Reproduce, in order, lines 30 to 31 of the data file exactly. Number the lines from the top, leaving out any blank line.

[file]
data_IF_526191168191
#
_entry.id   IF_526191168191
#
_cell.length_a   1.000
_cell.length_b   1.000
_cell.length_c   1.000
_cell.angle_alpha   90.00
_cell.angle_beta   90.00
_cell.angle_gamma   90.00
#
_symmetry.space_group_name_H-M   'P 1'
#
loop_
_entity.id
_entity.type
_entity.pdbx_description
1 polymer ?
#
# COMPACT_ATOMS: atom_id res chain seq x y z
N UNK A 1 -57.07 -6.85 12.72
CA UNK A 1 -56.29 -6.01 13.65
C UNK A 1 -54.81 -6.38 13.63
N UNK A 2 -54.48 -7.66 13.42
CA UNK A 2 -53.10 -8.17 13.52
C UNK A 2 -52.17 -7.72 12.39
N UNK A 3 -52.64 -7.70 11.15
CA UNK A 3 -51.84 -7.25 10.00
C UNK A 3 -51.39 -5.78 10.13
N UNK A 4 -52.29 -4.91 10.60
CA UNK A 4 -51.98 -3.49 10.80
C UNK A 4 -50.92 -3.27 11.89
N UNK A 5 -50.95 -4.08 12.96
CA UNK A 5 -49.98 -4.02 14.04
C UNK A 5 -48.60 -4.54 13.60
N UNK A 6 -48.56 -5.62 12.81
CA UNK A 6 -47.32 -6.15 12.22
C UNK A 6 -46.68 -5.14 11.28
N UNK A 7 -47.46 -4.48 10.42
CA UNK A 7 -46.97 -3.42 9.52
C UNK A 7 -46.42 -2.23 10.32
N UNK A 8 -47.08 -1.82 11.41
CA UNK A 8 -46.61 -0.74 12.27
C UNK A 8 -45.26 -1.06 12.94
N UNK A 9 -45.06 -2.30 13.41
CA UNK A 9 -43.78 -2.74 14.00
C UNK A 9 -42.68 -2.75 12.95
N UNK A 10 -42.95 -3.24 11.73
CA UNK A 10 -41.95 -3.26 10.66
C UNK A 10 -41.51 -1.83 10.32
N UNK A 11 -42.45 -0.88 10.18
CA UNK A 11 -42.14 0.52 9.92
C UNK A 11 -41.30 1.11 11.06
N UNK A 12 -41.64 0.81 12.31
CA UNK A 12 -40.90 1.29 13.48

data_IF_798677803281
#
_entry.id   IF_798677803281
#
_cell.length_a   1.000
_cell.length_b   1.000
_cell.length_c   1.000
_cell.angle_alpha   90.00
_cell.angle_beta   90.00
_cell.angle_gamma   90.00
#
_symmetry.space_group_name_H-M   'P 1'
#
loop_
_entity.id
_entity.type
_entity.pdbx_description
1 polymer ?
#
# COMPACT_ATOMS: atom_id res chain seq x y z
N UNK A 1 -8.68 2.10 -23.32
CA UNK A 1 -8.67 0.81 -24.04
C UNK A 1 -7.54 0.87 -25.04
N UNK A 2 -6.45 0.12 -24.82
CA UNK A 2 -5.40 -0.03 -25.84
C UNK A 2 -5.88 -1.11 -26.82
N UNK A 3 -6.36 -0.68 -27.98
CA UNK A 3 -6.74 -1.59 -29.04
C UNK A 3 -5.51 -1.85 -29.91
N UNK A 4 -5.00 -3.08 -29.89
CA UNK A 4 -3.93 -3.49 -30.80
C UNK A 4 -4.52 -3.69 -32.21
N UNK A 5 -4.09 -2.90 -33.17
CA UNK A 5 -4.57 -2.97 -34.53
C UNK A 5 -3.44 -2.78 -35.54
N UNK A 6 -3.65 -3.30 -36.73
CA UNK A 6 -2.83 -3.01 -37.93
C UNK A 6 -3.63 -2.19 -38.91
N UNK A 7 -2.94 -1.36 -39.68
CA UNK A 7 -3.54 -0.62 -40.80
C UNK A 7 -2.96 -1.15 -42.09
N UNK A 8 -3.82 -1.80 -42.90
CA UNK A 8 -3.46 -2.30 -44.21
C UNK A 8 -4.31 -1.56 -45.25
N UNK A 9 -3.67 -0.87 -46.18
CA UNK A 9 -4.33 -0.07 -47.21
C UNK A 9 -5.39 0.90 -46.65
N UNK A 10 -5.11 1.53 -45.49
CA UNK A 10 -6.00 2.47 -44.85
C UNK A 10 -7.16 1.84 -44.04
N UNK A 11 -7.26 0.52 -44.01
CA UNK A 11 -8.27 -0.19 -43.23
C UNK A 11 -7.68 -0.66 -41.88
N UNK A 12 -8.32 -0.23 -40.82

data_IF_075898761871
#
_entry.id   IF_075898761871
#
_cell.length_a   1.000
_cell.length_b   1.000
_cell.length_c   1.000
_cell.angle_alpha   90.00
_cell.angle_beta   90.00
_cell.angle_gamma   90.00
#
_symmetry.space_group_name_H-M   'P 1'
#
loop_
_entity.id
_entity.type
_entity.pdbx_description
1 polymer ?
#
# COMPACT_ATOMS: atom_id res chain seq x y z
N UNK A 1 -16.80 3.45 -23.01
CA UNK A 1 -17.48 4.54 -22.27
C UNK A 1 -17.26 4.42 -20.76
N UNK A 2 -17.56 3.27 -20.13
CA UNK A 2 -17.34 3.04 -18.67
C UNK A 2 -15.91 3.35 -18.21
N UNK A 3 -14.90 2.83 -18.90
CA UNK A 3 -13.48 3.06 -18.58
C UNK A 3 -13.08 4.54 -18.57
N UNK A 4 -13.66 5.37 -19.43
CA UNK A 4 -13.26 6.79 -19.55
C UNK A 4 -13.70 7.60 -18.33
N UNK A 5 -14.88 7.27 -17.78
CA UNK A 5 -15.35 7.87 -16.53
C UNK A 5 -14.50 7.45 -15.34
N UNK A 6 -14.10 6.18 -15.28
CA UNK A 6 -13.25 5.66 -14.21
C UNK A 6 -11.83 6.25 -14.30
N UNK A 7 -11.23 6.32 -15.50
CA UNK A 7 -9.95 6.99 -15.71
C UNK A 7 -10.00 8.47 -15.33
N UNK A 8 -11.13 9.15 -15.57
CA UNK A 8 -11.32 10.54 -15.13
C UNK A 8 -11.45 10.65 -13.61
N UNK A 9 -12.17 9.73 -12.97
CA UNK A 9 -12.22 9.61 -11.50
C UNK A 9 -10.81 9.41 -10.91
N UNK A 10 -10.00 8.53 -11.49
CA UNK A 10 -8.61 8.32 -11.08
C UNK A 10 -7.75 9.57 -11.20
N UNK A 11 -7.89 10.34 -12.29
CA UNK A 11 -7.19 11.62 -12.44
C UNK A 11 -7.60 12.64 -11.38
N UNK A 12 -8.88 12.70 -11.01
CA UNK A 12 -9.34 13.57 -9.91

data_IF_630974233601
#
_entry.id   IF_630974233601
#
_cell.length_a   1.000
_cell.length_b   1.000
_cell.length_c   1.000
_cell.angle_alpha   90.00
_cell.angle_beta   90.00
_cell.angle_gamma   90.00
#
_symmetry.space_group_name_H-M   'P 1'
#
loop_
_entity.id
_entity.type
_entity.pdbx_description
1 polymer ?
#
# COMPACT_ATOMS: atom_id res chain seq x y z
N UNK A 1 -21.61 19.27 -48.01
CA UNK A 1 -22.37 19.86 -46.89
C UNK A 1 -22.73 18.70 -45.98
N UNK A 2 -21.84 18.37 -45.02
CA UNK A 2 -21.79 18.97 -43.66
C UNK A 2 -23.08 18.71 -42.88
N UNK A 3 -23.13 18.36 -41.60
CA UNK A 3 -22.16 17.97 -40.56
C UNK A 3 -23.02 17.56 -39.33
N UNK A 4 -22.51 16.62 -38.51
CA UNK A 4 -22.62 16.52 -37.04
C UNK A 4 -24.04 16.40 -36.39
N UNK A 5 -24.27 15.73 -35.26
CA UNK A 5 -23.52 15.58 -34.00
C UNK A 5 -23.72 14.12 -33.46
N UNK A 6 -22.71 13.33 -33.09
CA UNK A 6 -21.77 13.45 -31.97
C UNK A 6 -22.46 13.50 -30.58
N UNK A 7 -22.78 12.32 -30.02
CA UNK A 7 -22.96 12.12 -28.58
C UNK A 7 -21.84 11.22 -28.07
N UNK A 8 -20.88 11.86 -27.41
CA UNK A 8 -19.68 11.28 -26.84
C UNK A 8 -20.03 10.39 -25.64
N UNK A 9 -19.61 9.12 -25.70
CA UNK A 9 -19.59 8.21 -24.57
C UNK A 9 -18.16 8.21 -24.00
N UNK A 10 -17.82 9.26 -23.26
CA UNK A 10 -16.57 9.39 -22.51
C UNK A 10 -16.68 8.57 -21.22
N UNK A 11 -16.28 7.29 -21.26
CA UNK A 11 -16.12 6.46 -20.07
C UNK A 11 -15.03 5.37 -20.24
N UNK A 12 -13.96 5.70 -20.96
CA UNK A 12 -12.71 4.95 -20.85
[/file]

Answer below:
N UNK A 4 -52.29 -4.91 10.60
CA UNK A 4 -51.98 -3.49 10.80